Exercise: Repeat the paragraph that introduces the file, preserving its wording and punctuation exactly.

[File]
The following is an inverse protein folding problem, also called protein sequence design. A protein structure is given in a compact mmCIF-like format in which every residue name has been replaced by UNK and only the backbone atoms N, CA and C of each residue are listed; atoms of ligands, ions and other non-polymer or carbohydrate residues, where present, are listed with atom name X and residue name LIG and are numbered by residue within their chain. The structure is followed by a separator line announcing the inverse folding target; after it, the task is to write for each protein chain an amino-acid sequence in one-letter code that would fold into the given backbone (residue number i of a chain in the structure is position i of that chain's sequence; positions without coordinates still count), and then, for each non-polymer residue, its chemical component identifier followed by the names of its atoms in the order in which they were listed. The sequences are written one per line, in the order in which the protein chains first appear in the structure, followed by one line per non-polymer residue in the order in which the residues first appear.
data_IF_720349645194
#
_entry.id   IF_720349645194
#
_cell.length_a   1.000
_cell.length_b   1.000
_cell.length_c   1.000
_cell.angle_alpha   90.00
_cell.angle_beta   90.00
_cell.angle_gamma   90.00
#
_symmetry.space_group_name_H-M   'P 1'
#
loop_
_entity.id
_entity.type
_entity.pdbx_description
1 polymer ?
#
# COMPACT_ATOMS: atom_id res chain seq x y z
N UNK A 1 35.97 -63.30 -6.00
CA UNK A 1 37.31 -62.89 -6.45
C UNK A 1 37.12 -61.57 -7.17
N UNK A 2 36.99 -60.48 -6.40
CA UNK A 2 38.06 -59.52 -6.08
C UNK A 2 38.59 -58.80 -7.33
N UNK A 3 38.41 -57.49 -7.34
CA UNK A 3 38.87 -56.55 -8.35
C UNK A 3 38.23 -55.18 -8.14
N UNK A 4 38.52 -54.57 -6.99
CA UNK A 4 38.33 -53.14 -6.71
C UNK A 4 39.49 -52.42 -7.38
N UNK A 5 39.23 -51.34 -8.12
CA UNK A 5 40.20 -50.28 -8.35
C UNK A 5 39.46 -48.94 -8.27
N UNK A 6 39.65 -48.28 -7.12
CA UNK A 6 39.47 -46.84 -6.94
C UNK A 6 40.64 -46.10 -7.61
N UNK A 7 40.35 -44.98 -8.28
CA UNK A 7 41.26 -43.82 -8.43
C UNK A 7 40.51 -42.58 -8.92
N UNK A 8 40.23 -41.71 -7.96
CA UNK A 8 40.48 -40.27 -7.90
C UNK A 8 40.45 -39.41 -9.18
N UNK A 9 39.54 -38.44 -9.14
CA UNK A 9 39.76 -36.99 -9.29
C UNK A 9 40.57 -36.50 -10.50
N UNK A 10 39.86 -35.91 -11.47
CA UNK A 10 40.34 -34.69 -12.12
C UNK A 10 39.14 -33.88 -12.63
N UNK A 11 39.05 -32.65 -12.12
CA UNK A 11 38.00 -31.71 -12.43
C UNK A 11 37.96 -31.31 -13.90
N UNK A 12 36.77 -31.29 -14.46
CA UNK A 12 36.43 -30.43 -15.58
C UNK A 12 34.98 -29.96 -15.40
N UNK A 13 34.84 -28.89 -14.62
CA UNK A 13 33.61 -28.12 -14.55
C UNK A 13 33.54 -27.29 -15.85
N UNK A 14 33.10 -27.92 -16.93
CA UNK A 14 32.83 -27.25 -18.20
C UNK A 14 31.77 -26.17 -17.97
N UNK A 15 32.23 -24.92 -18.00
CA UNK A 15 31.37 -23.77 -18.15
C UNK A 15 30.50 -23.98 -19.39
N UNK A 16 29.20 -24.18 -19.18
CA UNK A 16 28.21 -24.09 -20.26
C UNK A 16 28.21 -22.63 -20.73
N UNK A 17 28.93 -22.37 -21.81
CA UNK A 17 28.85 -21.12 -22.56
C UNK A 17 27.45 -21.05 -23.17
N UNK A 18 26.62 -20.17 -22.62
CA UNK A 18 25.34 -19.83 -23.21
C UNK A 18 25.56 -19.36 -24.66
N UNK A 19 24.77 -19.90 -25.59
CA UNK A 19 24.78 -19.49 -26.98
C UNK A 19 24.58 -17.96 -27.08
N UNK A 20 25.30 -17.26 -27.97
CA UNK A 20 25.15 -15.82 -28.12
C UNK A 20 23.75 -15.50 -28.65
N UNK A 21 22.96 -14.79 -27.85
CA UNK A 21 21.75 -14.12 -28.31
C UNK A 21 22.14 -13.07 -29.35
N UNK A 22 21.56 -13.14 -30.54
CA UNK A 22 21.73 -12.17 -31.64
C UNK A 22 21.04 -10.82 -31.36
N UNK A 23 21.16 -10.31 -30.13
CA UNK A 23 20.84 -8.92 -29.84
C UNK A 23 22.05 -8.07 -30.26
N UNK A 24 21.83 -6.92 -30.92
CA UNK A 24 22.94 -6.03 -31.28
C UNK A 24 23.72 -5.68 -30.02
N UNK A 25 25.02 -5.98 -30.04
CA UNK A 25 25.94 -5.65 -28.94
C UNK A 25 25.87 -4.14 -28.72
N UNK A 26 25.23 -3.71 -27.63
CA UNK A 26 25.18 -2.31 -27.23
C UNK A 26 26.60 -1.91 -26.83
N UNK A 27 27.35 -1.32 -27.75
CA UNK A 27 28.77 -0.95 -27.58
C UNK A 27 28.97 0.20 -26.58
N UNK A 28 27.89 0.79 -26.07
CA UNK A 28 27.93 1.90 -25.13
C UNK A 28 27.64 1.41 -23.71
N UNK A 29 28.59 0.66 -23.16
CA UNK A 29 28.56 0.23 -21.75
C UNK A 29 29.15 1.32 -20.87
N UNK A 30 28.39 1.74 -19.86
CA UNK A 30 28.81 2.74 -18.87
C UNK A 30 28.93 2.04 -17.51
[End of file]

The following is an inverse protein folding problem, also called protein sequence design. A protein structure is given in a compact mmCIF-like format in which every residue name has been replaced by UNK and only the backbone atoms N, CA and C of each residue are listed; atoms of ligands, ions and other non-polymer or carbohydrate residues, where present, are listed with atom name X and residue name LIG and are numbered by residue within their chain. The structure is followed by a separator line announcing the inverse folding target; after it, the task is to write for each protein chain an amino-acid sequence in one-letter code that would fold into the given backbone (residue number i of a chain in the structure is position i of that chain's sequence; positions without coordinates still count), and then, for each non-polymer residue, its chemical component identifier followed by the names of its atoms in the order in which they were listed. The sequences are written one per line, in the order in which the protein chains first appear in the structure, followed by one line per non-polymer residue in the order in which the residues first appear.